“Hmm. Come,” He said, with a wave of his hand. He must have known more English then he had led them to believe. He took them into an old unused hanger, with a small makeshift office within. A single light swayed above their heads, creaking, as a stove, all four burners lit, warmed the small room with a hiss, and the slight smell of burning dust. A group of airmen sat at a counter, drinking from smudged glasses. The kind one doesn’t look at before drinking from. The man spoke a few quick words to them and they raised their glasses to the newcomers. One of them pulling out three more glasses and filling them with clear liquor from a tall, unlabeled bottle.

“Senut,” The man said, and they all raised their glasses and warmed themselves with the burning liquor.

“Now, my friend, how can we help you?” The Frenchman asked, refilling their glasses.

“My ship needs repairs, as soon as we can get them done,” The Captain said.

“Ah, well that is not something I know we can help with,” The Frenchman said with a shrug.

“We have the material, but I do not know that my men would know what they were even looking at on that beast of a ship of yours,” He said.

“Materials and gas are all we need. My crew can do the work,” The Captain said.

“Speaking of your crew,” the Frenchman said, gesturing at Jenkins, who was warming himself beside the stove.

“We do not have any place large enough to house them here…but…” The Frenchman said in thought.

“Yes?” The Captain asked.

“In Vichy, there is one place that I believe would be willing to take them in for the night,” The Frenchman said.

Many of the boys on the crew became men that night, in Vichy.

The repairs took them most of the next day. Night had descended on the airstrip as the Captain and crew, in their odd mix of German and French uniforms, took off towards their destination.

They flew through the darkness. A darkness that wasn’t complete. Overcast skies that reflected the moonlight, making the sky glow. Only it wasn’t clouds that the moon was reflecting off, but the pea fog haze of factories. Haze that turned the glow from white to a sickly dark yellow-green.

It was quiet above the great city of London. As if the city itself were asleep as the snow fell on its streets. The Captain flew the airship with lights out, blending into the night and passing over the sleeping city like a phantom.

They watched, and they waited, and they let the city lull them into relaxation.

The Captain heard footsteps muffled by the silence, as his first mate stepped onto the bridge. Jenkins handed him a cup of coffee.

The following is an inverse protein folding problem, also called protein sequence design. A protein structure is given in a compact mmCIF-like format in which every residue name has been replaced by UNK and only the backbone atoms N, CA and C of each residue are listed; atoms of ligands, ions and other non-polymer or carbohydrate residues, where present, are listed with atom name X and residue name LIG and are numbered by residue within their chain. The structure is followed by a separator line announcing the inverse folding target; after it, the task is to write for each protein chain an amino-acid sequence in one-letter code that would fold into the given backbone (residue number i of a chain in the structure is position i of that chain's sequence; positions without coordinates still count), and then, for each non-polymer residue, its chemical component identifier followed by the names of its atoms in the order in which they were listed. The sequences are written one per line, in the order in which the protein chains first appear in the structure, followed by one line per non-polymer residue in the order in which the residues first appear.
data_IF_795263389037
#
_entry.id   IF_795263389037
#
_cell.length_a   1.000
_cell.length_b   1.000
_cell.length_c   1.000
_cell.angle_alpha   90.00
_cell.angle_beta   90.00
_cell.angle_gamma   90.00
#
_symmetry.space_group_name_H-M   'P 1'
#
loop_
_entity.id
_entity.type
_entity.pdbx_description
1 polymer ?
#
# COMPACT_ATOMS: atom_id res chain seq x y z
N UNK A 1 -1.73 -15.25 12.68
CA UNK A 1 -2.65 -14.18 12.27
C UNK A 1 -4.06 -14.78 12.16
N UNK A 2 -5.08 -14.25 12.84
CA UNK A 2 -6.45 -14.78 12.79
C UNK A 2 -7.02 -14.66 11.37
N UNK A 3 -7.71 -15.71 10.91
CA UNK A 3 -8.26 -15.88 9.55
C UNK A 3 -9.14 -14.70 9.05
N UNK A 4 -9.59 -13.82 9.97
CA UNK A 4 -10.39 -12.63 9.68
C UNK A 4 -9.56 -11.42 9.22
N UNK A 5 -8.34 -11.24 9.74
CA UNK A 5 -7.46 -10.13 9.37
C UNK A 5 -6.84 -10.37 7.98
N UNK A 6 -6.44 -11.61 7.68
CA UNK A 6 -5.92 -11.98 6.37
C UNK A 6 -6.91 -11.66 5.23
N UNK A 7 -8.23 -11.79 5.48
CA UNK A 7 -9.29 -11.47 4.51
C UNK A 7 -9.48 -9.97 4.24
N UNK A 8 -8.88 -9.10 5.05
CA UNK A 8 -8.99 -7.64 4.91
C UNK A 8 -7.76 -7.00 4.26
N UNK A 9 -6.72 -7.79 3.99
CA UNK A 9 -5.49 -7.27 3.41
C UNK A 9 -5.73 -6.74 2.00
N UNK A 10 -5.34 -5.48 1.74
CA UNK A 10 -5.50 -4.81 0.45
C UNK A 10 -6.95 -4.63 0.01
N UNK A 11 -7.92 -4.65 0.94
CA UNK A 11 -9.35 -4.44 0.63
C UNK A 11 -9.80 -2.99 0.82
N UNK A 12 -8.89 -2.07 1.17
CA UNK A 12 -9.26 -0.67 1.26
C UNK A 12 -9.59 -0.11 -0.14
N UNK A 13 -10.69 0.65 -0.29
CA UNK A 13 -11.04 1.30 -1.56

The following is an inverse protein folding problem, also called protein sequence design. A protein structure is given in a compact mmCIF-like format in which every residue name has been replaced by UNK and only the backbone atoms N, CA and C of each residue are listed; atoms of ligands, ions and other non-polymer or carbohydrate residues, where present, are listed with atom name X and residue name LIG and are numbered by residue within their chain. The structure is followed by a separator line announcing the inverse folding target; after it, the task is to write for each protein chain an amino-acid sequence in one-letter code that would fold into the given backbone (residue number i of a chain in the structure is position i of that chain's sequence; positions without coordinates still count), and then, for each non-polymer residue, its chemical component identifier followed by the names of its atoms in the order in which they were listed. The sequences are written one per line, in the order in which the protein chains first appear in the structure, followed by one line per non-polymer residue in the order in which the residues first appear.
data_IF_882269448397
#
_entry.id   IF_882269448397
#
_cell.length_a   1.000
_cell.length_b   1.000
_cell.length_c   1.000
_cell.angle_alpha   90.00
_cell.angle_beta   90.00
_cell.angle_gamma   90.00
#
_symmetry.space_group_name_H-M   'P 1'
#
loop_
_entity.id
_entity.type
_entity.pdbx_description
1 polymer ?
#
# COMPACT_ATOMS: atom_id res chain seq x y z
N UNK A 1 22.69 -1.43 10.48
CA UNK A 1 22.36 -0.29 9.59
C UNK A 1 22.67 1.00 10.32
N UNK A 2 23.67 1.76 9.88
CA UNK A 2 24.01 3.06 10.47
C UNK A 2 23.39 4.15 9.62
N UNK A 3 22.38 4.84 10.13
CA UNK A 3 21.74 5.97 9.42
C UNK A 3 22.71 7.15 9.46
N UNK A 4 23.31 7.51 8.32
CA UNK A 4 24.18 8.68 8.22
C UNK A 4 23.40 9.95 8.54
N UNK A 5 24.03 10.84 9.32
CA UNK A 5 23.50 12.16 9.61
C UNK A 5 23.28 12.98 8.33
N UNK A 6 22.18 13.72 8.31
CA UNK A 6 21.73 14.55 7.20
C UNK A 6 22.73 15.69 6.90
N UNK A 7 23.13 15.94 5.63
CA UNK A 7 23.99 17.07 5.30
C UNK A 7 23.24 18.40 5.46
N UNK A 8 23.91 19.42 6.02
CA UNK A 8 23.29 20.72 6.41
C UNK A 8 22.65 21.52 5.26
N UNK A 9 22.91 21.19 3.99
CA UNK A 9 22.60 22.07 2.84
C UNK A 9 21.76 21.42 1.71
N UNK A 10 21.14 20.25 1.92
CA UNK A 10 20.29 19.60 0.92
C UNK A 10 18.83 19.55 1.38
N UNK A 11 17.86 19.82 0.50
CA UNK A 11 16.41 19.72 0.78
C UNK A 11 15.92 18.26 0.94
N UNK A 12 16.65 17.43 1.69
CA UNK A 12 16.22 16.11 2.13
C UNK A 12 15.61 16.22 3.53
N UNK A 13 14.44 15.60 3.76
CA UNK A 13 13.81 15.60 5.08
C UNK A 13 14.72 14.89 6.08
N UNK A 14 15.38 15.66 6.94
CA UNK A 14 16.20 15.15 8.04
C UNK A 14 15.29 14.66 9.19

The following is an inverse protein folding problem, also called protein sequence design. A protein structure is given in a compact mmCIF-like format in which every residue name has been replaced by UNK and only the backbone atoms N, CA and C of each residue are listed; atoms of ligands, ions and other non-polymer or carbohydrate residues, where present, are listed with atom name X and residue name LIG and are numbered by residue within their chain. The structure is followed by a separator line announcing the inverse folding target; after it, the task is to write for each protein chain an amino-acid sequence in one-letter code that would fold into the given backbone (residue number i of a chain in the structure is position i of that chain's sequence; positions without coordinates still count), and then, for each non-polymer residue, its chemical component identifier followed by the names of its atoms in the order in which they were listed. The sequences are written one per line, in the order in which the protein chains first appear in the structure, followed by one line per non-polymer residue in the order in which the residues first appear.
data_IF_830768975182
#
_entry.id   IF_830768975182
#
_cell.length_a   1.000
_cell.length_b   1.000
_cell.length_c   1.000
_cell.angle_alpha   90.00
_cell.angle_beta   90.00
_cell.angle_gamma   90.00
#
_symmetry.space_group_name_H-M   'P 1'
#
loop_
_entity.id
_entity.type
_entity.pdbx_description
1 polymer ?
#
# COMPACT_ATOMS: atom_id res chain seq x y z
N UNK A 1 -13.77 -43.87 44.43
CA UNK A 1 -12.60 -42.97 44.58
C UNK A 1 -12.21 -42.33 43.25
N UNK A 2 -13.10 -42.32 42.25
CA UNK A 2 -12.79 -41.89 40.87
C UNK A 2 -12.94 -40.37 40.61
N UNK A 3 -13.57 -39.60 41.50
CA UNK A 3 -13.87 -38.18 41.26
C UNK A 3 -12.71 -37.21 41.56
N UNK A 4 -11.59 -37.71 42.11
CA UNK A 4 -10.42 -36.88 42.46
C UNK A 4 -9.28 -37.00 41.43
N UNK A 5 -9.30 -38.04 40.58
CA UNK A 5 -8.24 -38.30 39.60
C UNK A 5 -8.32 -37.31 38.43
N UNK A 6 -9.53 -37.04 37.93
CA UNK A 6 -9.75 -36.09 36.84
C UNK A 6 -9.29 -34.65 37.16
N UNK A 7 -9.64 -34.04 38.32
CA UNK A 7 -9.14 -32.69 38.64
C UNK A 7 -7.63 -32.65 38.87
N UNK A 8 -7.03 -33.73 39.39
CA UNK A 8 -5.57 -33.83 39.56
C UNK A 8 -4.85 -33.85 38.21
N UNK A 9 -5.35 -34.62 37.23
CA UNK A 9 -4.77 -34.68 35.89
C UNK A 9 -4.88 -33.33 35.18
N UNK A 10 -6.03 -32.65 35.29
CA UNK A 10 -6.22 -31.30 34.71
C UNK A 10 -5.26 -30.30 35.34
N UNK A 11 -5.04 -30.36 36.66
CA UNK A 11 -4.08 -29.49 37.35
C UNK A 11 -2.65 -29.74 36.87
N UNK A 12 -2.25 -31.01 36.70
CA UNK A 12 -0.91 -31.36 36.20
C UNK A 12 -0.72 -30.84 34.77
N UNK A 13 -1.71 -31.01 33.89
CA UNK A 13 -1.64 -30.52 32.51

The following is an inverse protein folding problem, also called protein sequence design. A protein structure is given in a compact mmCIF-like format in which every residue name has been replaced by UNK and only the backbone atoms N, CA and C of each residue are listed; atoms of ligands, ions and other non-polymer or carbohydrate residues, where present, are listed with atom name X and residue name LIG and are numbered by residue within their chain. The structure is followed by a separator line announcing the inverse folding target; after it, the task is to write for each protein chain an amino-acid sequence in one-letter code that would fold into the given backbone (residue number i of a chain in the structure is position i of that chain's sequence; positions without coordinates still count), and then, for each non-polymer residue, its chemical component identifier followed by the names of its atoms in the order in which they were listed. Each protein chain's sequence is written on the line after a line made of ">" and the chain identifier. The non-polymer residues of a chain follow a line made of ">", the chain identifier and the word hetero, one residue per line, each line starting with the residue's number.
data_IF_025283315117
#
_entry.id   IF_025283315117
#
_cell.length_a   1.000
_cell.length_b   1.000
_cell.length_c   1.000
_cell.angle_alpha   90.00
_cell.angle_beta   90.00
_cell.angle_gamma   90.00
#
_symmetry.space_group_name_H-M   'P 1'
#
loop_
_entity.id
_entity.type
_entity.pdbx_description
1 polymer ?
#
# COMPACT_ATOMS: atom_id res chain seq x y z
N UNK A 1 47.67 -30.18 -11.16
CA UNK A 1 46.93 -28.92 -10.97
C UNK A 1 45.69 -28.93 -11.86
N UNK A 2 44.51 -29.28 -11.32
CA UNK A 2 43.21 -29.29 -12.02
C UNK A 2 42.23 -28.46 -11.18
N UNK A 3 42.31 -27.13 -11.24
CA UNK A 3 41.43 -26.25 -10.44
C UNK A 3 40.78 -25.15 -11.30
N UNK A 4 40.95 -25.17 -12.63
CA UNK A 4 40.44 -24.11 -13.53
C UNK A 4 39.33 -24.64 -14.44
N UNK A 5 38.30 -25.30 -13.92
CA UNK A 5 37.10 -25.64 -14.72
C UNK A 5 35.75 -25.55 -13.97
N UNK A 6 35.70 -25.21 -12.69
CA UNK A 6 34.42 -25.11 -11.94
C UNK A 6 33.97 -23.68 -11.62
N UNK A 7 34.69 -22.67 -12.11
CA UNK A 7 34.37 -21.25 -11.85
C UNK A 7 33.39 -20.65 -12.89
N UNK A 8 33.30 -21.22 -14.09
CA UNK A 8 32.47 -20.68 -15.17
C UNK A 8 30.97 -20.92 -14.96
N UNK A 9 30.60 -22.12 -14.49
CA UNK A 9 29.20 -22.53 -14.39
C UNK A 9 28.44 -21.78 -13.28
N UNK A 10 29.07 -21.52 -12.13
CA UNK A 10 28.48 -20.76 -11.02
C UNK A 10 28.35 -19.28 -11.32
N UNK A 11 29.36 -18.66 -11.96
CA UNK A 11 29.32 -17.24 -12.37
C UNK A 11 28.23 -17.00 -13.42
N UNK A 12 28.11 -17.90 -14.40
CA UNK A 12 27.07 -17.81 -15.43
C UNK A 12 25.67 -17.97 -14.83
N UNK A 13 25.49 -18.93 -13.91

“Quiet morning out there,” he said, sitting down, holding his coffee with both hands.

The Captain balanced his mug on the console in a gap amidst the switches. Steam rose off it in slow swirls. He didn’t reply. Remaining silent. Never one to break something so sacred. He watched the skies in front of them, catching glimpses of nothing but what lay directly in front of them.

Something was off, but he couldn’t tell you what it was. Just that it was a fragile silence that surrounded them. Something that could be broken with a spoken word or a rushed step. He almost knew it was going to happen, even before it did.

A beam of yellow light broke the night before them, swaying across the stars, searching. It broke that fragile thing that had surrounded them and seconds after its golden light speared through the haze a siren shattered what remained of the still night. Like the first domino in a line of dominoes, one after another, sirens wailed throughout the city. More search-lights shot into the sky, and behind it all was a droning buzz. Like the thundering, growing roar of a thousand bees.

The Captain watched the light in the sky before them. Waiting. Until. There. Out of the haze, the searchlight picked out a German warplane as it strafed the city below them.

It was a mad genius who had decided to put heavy artillery on a gas-filled airship. Each pull of the trigger a roll of the dice. Each stray casing the difference between life and death. It was the same mad genius who yelled orders through the ship, ordering every hand on deck. Man the cannons. Show them what we’re made of.